Another great podcast Paul and Jocelyn!
I've had one meal like that in my lifetime and have never forgotten it. It is worth what people will pay for it. Wouldn't you want to run a restaurant that served all permaculture polyculture 15+ food for $750/meal? Even better yet, your idea to charge $200 for an exquisite permaculture meal. This is something that requires momentum. As more people understand permaculture, more will be willing to pay for it.
Farmers making $500K per year on modest acreage practicing permaculture will create a flood of people who build soil, grow healthy food, and attact other people to the movement. It takes a lot of up front energy to learn and practice permaculture with the payback from hardscaping and perennial systems in the years to come.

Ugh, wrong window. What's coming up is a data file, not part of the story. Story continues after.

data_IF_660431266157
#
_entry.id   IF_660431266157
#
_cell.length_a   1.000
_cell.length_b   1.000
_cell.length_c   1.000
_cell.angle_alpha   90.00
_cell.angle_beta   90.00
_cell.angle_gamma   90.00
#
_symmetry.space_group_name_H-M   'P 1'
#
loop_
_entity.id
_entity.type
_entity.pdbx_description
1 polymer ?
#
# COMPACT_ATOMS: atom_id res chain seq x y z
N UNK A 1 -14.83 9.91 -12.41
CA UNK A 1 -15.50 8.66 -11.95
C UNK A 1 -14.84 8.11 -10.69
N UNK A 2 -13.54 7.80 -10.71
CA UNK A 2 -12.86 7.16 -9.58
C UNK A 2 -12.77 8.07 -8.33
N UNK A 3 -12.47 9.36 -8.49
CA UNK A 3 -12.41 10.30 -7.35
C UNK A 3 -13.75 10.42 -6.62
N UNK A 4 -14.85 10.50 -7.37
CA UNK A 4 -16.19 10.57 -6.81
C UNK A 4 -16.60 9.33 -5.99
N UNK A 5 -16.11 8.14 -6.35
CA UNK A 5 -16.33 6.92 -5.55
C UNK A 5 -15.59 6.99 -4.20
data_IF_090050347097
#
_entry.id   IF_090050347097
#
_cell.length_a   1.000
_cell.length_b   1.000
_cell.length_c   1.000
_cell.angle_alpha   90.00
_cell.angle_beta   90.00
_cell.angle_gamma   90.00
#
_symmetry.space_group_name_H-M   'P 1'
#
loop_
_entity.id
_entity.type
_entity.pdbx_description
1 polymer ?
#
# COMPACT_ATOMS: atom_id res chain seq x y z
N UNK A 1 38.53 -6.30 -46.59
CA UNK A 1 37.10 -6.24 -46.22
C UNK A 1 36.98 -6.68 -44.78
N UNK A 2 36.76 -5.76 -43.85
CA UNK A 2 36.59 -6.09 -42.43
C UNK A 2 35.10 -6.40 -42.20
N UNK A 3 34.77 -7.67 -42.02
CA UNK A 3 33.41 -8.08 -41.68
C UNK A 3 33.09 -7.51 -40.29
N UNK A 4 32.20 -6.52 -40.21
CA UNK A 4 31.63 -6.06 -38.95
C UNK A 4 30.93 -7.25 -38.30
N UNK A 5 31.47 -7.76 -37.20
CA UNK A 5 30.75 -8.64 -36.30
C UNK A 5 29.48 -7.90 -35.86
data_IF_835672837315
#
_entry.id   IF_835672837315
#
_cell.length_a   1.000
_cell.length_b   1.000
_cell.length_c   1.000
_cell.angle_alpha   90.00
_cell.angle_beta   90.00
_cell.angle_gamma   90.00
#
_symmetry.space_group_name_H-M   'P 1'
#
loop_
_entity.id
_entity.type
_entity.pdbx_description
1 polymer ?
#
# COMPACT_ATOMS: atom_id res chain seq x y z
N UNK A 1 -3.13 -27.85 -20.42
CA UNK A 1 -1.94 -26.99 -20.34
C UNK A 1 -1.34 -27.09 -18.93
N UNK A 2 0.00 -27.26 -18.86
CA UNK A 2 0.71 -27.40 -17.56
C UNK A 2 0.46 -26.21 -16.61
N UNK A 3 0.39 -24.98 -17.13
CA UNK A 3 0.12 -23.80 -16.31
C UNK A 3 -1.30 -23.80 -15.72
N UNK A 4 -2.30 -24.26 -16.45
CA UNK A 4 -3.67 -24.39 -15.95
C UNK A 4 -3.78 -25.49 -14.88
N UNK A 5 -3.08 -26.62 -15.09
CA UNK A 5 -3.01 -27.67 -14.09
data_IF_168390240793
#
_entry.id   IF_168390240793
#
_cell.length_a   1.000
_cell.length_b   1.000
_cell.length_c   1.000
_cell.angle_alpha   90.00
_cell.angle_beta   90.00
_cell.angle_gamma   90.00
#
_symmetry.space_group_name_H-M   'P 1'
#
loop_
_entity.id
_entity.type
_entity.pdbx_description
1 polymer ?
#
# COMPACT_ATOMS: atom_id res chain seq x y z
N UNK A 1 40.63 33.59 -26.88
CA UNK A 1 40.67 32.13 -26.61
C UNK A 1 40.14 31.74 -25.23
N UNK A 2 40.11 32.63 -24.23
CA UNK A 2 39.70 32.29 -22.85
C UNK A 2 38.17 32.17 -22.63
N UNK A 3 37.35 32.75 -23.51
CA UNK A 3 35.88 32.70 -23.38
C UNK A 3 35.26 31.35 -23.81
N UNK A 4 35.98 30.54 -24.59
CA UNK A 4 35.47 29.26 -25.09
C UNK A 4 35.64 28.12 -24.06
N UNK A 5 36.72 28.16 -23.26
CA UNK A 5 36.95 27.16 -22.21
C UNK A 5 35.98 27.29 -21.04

Put yourself in the shoes of someone with lots of time and no money, an 18 year old high school graduate. You have to decide how to put your time to the best use. If you find out permaculture farmers can do the right thing and make $500K, wouldn't that be a very attractive proposition? What if, instead, you find out you can be a permaculture farmer and make $10K per year and have no resources to grow your skills, teach others, or add more land under your stewardship? What is more likely to attract young, energetic talent? If you count only on the altruistic, permaculture will be a small footnote in the history of the productive use of land. Momentum will be built by attracting people through surplus (yes, profit).